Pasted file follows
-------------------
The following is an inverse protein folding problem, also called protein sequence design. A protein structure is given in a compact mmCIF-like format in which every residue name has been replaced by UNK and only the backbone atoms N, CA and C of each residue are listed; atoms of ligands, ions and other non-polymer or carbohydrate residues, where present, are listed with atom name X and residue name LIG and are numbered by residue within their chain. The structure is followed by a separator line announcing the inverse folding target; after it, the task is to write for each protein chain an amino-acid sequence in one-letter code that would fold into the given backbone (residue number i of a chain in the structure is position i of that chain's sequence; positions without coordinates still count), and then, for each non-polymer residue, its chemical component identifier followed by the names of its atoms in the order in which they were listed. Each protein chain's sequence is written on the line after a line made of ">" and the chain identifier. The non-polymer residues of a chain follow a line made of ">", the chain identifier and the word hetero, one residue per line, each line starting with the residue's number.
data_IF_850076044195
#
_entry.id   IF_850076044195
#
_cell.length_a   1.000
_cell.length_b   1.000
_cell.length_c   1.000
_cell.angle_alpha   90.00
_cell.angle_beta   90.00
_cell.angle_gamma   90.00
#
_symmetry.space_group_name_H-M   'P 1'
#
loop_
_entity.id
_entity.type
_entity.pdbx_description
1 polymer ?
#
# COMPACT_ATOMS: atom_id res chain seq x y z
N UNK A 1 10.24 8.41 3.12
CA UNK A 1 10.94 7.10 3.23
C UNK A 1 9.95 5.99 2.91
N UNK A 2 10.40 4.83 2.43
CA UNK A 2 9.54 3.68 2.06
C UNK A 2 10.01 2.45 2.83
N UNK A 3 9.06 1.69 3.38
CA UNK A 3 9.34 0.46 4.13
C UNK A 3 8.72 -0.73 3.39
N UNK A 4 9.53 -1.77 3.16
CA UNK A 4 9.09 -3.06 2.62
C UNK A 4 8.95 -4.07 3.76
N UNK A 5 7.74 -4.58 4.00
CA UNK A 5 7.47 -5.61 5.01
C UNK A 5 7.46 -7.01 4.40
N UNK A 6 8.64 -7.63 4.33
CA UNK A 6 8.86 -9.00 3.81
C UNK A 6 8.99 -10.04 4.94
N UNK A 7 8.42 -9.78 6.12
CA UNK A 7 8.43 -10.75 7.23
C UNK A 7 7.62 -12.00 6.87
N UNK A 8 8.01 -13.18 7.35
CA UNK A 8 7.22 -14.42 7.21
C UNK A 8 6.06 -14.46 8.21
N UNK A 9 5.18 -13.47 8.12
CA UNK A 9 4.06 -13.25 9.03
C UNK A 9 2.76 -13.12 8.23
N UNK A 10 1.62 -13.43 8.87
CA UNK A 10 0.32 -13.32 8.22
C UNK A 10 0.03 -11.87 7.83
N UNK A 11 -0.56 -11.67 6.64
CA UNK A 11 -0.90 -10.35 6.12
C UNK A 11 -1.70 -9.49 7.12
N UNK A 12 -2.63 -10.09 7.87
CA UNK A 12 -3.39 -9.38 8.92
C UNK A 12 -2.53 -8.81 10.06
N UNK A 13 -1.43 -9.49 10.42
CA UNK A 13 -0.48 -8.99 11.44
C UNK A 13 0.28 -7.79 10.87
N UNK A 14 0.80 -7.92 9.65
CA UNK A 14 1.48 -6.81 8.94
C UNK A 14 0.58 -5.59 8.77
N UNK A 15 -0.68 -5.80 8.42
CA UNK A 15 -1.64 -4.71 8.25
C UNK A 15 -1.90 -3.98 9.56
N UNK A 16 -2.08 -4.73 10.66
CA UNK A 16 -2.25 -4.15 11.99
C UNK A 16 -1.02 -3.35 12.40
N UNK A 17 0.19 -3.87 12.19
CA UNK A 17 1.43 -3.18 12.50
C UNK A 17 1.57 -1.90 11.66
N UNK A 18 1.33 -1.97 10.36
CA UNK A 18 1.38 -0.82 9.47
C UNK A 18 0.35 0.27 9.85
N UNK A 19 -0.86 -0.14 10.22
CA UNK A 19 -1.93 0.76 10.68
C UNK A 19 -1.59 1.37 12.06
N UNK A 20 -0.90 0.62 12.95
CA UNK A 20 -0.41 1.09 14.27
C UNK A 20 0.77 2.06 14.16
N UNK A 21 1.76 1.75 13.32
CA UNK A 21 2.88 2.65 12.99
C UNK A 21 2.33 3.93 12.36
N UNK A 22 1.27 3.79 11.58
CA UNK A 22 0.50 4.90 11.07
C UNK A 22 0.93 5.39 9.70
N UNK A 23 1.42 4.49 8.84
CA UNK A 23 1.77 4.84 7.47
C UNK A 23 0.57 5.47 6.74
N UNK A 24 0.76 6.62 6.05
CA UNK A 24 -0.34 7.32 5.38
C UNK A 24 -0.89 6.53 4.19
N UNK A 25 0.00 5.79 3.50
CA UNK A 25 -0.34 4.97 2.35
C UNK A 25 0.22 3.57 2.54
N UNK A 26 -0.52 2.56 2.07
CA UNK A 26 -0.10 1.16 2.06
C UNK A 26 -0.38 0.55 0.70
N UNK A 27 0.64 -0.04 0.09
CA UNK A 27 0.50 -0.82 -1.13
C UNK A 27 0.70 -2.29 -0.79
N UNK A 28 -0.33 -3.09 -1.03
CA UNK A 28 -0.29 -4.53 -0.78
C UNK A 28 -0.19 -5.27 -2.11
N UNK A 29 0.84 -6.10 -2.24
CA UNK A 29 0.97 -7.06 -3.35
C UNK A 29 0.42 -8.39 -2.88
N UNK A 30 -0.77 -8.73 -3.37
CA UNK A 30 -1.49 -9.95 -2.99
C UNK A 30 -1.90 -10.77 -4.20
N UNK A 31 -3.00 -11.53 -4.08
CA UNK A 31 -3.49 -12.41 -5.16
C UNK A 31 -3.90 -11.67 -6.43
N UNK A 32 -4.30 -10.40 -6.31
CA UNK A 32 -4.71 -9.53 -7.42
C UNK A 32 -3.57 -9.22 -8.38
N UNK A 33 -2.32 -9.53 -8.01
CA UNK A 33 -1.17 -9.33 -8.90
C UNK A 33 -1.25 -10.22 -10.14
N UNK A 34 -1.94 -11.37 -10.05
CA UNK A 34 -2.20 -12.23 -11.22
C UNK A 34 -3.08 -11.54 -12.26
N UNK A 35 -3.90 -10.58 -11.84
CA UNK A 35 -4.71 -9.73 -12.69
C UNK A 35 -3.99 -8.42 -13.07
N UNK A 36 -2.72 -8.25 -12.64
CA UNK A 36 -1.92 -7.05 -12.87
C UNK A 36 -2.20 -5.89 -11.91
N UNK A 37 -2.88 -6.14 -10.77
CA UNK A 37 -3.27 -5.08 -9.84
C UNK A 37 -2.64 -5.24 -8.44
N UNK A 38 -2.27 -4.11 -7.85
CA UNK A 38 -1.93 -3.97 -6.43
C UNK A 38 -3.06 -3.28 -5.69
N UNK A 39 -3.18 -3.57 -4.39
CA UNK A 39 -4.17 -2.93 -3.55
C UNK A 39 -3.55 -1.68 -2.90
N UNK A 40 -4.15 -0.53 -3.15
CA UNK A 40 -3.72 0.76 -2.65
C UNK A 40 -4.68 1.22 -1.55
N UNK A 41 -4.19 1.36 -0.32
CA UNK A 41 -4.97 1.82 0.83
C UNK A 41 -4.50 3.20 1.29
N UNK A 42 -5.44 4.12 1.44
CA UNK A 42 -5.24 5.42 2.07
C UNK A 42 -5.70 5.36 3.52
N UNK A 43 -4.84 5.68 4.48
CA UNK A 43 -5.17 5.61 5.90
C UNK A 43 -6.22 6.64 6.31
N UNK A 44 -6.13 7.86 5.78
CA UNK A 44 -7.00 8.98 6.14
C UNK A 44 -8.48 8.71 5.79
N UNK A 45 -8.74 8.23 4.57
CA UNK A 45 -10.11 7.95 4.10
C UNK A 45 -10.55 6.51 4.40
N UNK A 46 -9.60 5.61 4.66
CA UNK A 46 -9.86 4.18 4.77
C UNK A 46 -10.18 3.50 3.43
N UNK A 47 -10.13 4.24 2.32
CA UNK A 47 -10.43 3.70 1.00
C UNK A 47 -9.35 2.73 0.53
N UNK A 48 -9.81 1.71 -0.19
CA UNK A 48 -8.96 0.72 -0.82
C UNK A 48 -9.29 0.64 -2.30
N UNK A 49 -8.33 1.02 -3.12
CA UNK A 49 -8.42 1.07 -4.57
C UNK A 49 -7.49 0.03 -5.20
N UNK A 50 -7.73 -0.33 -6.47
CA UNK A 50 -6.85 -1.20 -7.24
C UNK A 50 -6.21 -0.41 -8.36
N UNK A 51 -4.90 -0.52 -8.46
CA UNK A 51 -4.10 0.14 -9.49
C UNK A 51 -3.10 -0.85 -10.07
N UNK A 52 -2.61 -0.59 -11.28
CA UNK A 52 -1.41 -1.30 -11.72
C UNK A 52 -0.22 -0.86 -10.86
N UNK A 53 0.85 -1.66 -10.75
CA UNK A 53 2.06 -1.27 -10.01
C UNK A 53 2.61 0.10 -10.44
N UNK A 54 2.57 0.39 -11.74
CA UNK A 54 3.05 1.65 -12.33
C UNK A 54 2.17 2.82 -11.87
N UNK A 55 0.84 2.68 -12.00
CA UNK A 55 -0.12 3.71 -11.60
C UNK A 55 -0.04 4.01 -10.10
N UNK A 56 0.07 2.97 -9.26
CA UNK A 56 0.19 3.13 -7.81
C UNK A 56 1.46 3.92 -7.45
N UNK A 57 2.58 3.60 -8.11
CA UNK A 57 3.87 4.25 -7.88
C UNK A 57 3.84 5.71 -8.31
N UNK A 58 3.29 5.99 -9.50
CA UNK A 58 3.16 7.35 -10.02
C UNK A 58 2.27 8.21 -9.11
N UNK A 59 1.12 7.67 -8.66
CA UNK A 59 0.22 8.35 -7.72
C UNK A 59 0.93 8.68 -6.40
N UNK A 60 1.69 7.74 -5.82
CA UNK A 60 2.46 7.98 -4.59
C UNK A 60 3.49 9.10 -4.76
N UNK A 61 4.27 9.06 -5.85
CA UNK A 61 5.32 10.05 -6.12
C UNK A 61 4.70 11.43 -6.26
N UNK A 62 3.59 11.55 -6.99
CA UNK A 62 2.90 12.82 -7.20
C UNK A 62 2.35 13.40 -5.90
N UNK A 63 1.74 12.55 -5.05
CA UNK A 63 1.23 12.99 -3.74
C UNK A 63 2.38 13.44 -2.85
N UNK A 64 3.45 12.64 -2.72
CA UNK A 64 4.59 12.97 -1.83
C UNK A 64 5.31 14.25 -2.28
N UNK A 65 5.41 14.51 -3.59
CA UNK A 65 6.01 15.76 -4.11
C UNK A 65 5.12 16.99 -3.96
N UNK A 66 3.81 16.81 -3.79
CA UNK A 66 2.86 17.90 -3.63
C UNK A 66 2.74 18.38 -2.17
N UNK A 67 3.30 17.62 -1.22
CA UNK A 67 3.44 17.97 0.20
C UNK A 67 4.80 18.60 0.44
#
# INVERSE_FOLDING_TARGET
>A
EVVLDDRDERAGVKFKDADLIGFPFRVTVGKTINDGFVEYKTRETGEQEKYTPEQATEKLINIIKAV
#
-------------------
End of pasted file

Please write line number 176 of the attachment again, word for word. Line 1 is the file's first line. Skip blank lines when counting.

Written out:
CA UNK A 52 -1.41 -1.30 -11.72